Since I'm interested in parsers (mainly in parser expression grammars), I'm wondering if there's some work that gives a categorical treatment of parsing. Any reference on applications of category theory to parsing is highly appreciated.



One of the very first applications of category theory to a subject outside of algebraic geometry was to parsing! The keywords you want to guide your search are "Lambek calculus" and "categorial grammar".

In modern terms, Joachim Lambek invented noncommutative linear logic in order to model sentence structure. The basic idea is that you can give basic parts of speech as having types, and then (say) ascribe English adjectives a function type taking noun phrases to noun phrases. (eg, "green" is viewed as function taking nouns to nouns, which means that "green eggs" is well-typed, since "eggs" is a noun).

Linearity arises from the fact that an adjective takes exactly one noun phrase as an argument, and the noncommutativity arises from the fact that the order of words in sentences matters. For example, an adjective's noun argument comes after the adjective ("green eggs"), whereas a prepositional phrase's noun phrase comes before the prepositional phrases ("green eggs with ketchup"). In categorical terms, you want a (non-symmetric) monoidal category which is closed on the left and the right. So the type $A\setminus{}B$ is the type of a phrase which has type $B$, when it is preceded by an $A$ on the left, and $B/A$ is the type of a phrase which has type $B$ when succeeded by $A$ on the right, and the type $A \ast B$ is the type of a phrase made by concatenating something of type $A$ with something of type $B$.

It turns out that Lambek grammars are equivalent to context free languages, though apparently this quite a difficult result -- showing CFGs are a subset of Lambek grammars is easy, but the other direction was only established in 1991 by Pentus.

A good exercise^H^H^Hpublication for the reader (ie, I haven't tried it, but think it would be cool to try) is to use Lambek calculus to reformulate Valiant's presentation of CYK parsing via boolean matrix multiplication, in categorical terms. As motivation, I quote from Lambek's 1958 paper The Mathematics of Sentence Structure:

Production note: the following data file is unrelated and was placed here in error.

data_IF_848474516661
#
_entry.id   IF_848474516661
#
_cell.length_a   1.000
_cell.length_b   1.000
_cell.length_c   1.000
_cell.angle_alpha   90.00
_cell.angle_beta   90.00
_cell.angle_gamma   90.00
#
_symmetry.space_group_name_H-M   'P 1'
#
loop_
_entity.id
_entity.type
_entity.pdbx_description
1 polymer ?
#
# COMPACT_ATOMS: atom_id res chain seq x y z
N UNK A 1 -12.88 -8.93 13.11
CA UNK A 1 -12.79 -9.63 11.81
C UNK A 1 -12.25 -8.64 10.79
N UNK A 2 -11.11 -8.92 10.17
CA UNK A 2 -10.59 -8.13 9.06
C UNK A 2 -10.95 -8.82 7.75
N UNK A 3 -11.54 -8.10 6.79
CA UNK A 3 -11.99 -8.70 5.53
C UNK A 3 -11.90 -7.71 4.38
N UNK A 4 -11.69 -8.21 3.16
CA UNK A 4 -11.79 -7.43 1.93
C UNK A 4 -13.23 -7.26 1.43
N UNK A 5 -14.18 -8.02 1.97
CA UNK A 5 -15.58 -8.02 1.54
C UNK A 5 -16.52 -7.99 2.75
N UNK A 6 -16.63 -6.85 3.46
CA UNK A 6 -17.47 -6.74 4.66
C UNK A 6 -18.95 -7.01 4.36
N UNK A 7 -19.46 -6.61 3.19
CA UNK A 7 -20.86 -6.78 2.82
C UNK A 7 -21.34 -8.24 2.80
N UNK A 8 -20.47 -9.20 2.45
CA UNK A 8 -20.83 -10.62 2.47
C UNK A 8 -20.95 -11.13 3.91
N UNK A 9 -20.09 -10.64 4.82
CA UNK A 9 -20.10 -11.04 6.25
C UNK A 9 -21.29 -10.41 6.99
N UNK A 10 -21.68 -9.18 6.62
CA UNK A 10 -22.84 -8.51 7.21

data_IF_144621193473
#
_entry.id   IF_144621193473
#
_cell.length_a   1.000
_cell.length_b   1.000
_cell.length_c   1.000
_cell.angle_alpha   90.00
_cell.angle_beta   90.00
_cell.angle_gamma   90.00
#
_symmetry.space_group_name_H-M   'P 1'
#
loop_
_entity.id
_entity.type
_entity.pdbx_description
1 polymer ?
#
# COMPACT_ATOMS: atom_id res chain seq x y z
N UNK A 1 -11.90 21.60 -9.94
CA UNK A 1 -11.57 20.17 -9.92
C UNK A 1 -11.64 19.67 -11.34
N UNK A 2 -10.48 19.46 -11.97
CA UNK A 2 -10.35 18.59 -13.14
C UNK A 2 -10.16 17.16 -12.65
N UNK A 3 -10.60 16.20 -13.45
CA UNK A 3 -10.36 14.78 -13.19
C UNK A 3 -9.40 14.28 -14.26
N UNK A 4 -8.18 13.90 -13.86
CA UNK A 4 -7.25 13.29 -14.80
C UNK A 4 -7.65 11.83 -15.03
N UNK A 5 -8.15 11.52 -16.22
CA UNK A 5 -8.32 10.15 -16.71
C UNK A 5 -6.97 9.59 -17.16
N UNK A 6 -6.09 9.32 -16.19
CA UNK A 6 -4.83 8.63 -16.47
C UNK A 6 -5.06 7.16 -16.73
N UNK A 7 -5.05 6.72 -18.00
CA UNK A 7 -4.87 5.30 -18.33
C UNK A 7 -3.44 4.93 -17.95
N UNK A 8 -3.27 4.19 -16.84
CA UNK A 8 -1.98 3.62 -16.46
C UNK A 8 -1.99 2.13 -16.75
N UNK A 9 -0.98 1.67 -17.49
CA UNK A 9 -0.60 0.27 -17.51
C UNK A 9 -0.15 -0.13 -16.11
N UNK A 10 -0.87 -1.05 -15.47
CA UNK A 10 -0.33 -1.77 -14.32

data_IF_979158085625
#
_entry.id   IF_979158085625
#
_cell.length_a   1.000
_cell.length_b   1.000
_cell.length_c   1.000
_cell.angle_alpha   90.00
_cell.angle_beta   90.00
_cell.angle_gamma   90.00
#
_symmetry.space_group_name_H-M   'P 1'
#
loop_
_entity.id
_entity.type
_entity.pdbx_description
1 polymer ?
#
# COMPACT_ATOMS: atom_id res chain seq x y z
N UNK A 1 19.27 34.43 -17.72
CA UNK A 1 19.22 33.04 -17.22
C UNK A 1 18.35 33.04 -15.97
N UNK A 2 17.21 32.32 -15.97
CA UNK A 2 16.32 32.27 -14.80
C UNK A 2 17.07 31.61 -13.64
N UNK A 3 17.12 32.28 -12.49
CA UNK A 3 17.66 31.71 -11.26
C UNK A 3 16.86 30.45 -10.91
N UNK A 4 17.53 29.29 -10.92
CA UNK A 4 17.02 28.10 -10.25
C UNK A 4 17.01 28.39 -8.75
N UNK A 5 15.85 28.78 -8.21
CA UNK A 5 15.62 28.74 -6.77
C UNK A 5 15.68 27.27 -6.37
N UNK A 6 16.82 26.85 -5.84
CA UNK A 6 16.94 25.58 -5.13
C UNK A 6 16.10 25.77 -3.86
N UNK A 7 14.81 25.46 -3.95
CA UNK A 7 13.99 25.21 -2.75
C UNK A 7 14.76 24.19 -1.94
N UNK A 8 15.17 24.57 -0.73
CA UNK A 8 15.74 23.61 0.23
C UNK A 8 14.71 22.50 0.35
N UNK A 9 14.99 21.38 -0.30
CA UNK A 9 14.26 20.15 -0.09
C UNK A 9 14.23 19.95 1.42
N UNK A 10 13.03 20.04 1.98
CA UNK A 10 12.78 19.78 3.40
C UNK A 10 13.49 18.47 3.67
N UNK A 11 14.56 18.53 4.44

The calculus presented here is formally identical with a calculus constructed by G.D. Findlay and the present author for a discussion of canonical mappings in linear and multilinear algebra.

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    $\begingroup$ Rephrasing Vailant's matrix-multiplication rendition of CFG- parsing in the language of Lambek grammars is probably more than just an exercise ... $\endgroup$ – Martin Berger Mar 17 '15 at 11:35
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    $\begingroup$ @MartinBerger: is that better? :) $\endgroup$ – Neel Krishnaswami Mar 17 '15 at 12:06
  • $\begingroup$ There is only one way to find out! $\endgroup$ – Martin Berger Mar 17 '15 at 12:15
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    $\begingroup$ Umm, but "categorial grammar" refers to the linguistic notion of category (en.wikipedia.org/wiki/Syntactic_category), it does not involve mathematicians' category theory. So the answer has nothing to do with the question. $\endgroup$ – Emil Jeřábek Mar 18 '15 at 12:30
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    $\begingroup$ The Lambek calculus (which is one of the principal formalisms for categorial grammar) is indeed categorical in the sense of category theory -- it is the syntactic theory of biclosed monoidal categories, and Lambek was quite conscious of this fact. In the language of proof theory, the categories of linguistics give the "atomic propositions" of the Lambek calculus. $\endgroup$ – Neel Krishnaswami Mar 18 '15 at 13:38

It would appear that (context free) parsing a la Parsec is naturally expressed in terms of the Applicative type class. In turn, this class is described well by so-called strong lax monoidal functors, which are mentioned in this very nice cstheory question and this nice stackoverflow question.

More generally, Parsec parsers are monads, that are so well known in both CS theory and category theory that I'm not going to give references unless asked.

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    $\begingroup$ Does it say much that a concept in computation is a monad? Almost everything can be expressed as a monad. $\endgroup$ – Martin Berger Mar 16 '15 at 18:22
  • $\begingroup$ Not much, I agree, but it does give an answer to the original request. $\endgroup$ – cody Mar 17 '15 at 12:45

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